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Libido (sex drive): What is it & what affects it?

Dr Karen Martin
Reviewed by Dr Karen MartinReviewed on 19.10.2023 | 3 minutes read

Libido refers to your sex drive. Normal levels of libido and sex drive are different for each person, there is no standard that anyone should be compared to. Loss of libido is a type of sexual dysfunction and means a drop in your normal sex drive (not just lower than another person's).

It is a common thing for people to experience. It can be due to many different things, such as fatigue, stress, symptoms of mental health conditions like depression, difficult personal circumstances, relationship difficulties, physical health conditions, or side effects of certain medications.

What affects libido?

Here are some factors that can affect libido:

Psychological factors. Libido is influenced by various psychological factors, including stress, anxiety, and depression. High-stress levels or mental health conditions can contribute to a decrease in sex drive.

Relationship dynamics. The quality of a person's relationship can impact libido. Healthy communication, emotional intimacy, and a satisfying relationship can positively influence sexual desire, while relationship issues or conflicts may contribute to a decrease in libido.

Hormonal changes. Hormones play a crucial role in regulating libido. Changes in hormone levels, such as those that occur during puberty, pregnancy, breastfeeding, and menopause, can influence sexual desire.

Medications and contraception. Certain medications, including some antidepressants, antihypertensives, and hormonal contraceptives, may have side effects that affect libido. It's important to discuss potential impacts on sex drive with healthcare providers when considering or using such medications.

Physical health conditions. Chronic illnesses, such as diabetes, cardiovascular disease, and hormonal disorders, can affect overall health, including sexual function and libido.

Lifestyle factors. Lifestyle choices, such as lack of exercise, poor diet, and excessive alcohol or drug use, can contribute to a decrease in libido. Adopting a healthy lifestyle may positively influence sexual desire.

Body image and self-esteem. Body image and self-esteem can impact how individuals perceive their own sexuality. Positive body image and self-confidence may contribute to a healthy libido, while body dissatisfaction or low self-esteem can be associated with a decrease in sexual desire.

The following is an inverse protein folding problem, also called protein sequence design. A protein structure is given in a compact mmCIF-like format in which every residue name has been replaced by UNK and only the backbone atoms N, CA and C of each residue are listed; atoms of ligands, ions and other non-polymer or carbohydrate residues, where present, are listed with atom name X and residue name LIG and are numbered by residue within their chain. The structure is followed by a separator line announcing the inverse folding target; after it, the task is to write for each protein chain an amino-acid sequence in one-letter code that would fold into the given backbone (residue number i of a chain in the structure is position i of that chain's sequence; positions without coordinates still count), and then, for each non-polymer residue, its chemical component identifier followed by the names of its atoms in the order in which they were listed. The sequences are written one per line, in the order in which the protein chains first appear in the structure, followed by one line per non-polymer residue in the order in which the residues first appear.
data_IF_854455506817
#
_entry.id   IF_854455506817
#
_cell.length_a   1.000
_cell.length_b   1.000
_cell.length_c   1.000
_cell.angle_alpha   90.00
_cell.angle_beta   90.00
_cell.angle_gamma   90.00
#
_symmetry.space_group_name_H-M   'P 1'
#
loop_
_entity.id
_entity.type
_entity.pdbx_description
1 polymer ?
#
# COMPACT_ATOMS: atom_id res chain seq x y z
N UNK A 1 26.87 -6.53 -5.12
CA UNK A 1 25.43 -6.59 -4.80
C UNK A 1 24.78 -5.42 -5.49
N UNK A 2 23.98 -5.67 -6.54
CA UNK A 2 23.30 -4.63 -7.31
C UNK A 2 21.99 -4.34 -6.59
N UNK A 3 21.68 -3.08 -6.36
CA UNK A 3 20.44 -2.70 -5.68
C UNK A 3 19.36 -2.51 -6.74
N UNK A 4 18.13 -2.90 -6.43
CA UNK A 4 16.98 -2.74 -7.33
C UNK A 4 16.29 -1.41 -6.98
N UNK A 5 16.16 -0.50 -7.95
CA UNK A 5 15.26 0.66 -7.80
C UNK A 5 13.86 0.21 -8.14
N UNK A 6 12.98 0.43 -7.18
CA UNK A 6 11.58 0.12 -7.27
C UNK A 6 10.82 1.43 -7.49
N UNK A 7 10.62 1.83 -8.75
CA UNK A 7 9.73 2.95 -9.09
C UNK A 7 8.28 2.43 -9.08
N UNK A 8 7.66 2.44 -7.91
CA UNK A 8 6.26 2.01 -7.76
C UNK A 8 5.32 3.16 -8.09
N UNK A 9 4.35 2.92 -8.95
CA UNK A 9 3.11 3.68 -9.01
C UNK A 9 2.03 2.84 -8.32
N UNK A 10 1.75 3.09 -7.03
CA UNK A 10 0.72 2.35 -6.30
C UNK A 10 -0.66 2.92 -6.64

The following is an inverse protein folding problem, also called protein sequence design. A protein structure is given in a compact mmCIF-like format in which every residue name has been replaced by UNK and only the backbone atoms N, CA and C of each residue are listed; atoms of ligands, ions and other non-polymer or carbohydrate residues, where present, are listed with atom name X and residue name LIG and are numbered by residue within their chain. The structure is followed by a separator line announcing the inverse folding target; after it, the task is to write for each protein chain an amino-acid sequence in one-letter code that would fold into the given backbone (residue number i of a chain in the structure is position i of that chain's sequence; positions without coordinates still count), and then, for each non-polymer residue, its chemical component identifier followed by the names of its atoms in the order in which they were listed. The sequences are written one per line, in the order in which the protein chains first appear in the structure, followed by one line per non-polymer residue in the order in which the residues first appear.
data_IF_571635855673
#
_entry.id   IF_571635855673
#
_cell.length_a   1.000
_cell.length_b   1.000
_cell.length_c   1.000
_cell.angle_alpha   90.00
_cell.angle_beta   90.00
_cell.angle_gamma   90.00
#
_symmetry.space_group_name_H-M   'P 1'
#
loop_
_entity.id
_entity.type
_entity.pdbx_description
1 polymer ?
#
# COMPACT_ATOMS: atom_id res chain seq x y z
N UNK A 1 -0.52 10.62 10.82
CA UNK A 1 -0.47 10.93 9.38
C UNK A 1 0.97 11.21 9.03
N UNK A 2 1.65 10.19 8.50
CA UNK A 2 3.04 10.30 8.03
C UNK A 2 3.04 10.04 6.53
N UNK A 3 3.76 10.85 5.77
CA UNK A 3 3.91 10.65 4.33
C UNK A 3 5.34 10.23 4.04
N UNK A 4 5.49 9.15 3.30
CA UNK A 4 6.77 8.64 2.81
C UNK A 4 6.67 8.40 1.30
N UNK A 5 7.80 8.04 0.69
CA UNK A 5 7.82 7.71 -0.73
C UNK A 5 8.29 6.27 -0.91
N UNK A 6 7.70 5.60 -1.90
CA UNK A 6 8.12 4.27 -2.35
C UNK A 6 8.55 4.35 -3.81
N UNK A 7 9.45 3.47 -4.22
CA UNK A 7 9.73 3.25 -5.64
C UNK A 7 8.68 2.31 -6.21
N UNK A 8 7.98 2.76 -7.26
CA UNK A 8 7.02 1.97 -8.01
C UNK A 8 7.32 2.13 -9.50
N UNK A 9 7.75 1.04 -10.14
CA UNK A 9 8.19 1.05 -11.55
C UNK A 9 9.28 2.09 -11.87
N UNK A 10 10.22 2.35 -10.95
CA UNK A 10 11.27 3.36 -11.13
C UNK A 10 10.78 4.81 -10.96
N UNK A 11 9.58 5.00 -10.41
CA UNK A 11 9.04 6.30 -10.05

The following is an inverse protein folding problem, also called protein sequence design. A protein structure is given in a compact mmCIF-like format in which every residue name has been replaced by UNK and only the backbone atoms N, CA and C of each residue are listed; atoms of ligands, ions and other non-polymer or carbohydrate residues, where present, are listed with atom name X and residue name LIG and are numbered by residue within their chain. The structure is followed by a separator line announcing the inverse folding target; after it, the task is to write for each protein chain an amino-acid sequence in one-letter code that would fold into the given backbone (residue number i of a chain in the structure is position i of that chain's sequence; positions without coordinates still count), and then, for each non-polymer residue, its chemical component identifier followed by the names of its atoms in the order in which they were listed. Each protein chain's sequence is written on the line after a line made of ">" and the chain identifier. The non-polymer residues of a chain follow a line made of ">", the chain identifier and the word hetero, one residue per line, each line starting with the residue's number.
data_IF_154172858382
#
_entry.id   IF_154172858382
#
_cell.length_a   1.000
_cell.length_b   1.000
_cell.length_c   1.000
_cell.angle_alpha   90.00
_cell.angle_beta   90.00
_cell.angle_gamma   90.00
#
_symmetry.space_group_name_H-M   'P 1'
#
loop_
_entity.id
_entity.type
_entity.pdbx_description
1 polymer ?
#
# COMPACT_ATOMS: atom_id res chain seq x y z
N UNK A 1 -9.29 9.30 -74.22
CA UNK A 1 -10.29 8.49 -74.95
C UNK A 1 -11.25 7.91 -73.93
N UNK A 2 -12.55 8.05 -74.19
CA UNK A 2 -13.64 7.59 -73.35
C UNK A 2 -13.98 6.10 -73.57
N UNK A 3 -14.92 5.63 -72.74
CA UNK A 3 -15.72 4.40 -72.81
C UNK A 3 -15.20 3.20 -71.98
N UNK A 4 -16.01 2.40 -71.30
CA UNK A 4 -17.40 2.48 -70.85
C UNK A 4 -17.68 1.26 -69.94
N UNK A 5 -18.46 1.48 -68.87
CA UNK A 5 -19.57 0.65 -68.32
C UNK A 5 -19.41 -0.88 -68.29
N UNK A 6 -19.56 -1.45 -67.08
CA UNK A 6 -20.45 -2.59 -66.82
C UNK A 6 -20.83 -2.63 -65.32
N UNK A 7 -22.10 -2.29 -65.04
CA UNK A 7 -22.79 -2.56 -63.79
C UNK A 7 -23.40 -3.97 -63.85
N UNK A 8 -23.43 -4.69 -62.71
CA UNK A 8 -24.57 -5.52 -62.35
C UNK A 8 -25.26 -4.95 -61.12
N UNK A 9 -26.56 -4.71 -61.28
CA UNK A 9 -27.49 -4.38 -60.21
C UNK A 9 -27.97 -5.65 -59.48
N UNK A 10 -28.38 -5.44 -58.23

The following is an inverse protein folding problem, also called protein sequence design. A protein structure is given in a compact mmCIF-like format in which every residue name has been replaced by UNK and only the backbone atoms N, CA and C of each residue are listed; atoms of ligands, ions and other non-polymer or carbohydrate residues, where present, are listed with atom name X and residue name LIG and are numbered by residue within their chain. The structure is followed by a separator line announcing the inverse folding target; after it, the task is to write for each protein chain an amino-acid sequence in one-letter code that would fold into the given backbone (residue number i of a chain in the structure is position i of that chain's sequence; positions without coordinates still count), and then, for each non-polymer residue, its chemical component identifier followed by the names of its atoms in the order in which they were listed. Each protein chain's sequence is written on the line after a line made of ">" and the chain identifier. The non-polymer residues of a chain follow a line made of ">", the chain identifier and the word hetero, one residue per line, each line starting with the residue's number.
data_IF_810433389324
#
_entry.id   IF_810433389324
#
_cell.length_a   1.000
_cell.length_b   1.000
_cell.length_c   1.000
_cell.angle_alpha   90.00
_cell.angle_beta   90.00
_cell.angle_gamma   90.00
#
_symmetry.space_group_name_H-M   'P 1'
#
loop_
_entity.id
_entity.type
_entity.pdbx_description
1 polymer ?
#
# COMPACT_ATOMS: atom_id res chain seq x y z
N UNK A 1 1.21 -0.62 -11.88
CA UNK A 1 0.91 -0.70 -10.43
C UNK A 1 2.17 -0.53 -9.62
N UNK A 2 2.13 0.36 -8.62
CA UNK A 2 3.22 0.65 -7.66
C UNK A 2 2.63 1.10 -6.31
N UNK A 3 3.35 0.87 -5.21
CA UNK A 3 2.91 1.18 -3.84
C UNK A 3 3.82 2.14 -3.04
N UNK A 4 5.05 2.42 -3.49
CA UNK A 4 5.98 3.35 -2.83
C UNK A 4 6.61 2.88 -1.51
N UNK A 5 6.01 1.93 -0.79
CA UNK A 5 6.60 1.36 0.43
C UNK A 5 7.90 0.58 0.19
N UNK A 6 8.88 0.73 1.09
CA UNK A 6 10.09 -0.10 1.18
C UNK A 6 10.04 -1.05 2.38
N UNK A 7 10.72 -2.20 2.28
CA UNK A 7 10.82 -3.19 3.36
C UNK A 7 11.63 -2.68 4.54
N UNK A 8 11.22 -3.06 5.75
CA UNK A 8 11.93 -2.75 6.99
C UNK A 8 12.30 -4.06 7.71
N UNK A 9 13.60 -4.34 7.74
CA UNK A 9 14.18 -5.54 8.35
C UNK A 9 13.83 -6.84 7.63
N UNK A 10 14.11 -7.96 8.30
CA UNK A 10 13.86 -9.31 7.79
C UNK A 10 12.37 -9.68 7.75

Genders and individuals. Libido can vary widely among individuals and is not solely determined by gender. Both men and women may experience fluctuations in sex drive throughout their lives due to a combination of biological, psychological, and social factors.

It's important to recognize that libido is a complex and multifaceted aspect of human sexuality, and its fluctuations are a natural part of life. If concerns about libido arise, seeking guidance from healthcare professionals, such as doctors, therapists, or sexual health specialists, can provide valuable insights and support tailored to individual needs.

Healthwords pharmacists' top tips

There are some simple lifestyle changes you can try to see if they improve your libido, which include eating a healthy diet, avoiding drinking excessive alcohol, optimizing the amount and quality of your sleep, and trying to reduce stress levels.

When should I see my doctor?

You should book a routine visit with your doctor if you have unexplained loss of libido, if it is prolonged, keeps happening, or occurs suddenly, and if it is not improving. You should also see your doctor if it’s affecting how you feel or affecting your relationship, or if it has occurred alongside other symptoms. Your doctor is a good person with whom to discuss this sensitive issue, as it will be confidential, you will not be judged, and the doctor can discuss potential causes and support or treatment that could help.

What will my doctor do?

The doctor will discuss with you your current symptoms, any current medication, along with your past medical and mental health history. Depending on what the doctor thinks the potential cause is, they may want to do further tests such as blood tests. Some solutions that may help could be a referral for talking therapy (counseling), such as cognitive behavioral therapy (CBT), or looking at starting or adjusting medication.

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This article has been written by UK-based doctors and pharmacists, so some advice may not apply to US users and some suggested treatments may not be available. For more information, please see our T&Cs.
Dr Karen Martin
Reviewed by Dr Karen Martin
Reviewed on 19.10.2023
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